A doctor at the Naivasha District Hospital in Kenya listens to a baby's lungs.
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By Linda Peckel

Infants living with HIV whose viral loads are suppressed by antiretroviral therapy (ART) are more likely to partially recover developmental milestones but with persistent deficits, compared to uninfected infants, according to an African study published in BMC Pediatrics

Sarah Benki-Nugent, Assistant Professor of Global Health at UW, led the study through the UW Kenya Research and Training Center with collaborators at UW and University of Minnesota.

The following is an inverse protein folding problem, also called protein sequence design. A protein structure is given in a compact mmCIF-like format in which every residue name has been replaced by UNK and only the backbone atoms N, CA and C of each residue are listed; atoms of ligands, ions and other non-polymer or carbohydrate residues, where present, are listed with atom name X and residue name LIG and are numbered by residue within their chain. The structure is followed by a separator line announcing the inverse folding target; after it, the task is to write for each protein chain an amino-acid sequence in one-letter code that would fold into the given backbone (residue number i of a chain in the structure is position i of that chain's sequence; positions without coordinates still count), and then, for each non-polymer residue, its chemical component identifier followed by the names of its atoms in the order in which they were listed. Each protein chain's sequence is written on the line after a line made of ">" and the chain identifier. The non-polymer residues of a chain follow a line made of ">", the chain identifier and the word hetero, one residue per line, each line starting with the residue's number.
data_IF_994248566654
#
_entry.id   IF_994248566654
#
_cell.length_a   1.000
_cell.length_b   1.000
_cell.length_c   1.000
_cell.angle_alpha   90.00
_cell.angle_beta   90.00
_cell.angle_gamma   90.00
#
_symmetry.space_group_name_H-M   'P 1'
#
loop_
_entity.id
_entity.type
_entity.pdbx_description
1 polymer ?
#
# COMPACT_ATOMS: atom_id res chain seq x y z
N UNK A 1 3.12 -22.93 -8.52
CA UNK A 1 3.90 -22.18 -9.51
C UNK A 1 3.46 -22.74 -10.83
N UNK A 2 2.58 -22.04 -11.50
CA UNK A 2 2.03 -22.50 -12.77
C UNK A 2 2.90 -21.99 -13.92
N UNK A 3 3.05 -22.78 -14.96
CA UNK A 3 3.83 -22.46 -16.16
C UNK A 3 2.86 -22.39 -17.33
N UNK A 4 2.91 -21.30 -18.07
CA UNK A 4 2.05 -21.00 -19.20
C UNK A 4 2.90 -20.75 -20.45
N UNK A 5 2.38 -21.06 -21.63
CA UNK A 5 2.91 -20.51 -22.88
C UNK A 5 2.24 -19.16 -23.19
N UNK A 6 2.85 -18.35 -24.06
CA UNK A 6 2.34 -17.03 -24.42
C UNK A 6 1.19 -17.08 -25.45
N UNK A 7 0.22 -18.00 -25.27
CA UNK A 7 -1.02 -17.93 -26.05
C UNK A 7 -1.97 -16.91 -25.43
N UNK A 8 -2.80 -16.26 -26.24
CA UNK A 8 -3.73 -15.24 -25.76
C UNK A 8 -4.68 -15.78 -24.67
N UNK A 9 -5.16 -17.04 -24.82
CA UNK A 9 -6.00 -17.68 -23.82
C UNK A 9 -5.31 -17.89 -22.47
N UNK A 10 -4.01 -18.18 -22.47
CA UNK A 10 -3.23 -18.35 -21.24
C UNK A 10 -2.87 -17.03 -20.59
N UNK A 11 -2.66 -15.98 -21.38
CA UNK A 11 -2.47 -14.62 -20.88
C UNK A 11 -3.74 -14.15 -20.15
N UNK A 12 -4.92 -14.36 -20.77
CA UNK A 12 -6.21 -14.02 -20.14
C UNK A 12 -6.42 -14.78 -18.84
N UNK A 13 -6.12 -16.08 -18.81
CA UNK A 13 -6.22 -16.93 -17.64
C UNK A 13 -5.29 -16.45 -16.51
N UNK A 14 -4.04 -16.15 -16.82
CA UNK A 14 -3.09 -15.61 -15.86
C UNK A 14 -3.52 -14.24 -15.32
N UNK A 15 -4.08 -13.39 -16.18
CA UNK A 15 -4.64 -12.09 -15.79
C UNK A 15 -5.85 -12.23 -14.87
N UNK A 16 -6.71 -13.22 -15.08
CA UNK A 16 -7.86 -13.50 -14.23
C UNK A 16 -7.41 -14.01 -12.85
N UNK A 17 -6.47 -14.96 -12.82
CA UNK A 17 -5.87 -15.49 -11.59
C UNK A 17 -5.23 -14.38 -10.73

These findings support previous research showing that early intervention is the most important factor in retaining cognitive and motor development for infants living with HIV. “Altogether, these studies suggest that it is critical to provide additional strategies, such as parenting support for early childhood development, alongside HIV diagnosis and treatment, to help children reach their full potential,” Dr. Benki-Nugent said.

In our study, infants who had robust responses to ART had better outcomes. We have observed similar findings in other studies. It is critical for community providers and leaders to understand the potential benefits of early HIV treatment for preserving brain development, and the importance of prompt HIV testing during infancy.

Read the full article.